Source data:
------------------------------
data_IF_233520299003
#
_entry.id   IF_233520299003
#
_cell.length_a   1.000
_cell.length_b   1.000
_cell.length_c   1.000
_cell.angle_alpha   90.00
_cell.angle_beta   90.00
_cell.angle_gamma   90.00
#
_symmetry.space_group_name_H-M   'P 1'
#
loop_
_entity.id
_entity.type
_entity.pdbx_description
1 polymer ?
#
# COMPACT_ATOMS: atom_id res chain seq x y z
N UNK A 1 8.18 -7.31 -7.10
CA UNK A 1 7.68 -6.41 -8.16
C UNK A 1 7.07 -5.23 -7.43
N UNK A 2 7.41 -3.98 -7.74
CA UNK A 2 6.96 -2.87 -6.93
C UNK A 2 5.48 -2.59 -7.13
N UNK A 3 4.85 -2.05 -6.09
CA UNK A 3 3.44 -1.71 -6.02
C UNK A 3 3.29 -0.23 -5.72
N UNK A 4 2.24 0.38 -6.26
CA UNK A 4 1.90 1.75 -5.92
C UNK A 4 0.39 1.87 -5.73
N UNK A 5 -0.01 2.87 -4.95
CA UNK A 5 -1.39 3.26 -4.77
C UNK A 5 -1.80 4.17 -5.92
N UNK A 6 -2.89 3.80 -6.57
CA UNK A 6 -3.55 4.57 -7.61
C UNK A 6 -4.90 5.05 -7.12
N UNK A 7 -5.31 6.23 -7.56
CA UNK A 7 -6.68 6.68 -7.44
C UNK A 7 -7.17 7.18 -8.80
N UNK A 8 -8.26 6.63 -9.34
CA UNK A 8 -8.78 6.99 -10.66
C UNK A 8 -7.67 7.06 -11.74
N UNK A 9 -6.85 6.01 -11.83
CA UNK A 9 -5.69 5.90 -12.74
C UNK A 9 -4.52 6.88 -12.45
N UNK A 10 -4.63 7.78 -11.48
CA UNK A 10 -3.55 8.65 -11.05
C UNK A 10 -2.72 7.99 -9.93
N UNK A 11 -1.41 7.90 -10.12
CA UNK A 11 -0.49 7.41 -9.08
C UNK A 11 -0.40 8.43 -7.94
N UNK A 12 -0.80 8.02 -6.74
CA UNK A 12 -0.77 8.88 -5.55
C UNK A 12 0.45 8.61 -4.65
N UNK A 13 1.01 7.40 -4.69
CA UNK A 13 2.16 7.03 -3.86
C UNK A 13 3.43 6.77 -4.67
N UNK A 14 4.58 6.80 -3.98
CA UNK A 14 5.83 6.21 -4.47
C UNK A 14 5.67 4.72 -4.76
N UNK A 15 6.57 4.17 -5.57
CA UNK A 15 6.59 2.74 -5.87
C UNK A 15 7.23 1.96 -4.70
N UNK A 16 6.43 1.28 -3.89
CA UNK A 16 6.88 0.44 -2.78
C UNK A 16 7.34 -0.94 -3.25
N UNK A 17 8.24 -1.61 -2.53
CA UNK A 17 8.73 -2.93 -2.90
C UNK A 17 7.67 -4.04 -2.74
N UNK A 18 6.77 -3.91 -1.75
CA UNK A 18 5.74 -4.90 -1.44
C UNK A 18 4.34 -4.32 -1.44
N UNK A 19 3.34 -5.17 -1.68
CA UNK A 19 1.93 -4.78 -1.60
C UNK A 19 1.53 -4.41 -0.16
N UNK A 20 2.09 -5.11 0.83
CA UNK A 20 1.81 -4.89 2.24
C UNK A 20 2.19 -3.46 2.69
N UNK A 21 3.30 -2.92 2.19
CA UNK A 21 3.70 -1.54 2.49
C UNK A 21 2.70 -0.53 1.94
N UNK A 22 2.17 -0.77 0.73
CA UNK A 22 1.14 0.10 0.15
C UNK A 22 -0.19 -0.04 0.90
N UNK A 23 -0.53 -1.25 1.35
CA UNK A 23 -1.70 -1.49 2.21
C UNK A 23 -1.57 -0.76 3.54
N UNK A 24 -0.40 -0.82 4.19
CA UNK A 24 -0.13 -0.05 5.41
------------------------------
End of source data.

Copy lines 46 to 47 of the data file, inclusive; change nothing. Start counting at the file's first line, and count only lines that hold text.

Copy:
CA UNK A 9 -5.69 5.90 -12.74
C UNK A 9 -4.52 6.88 -12.45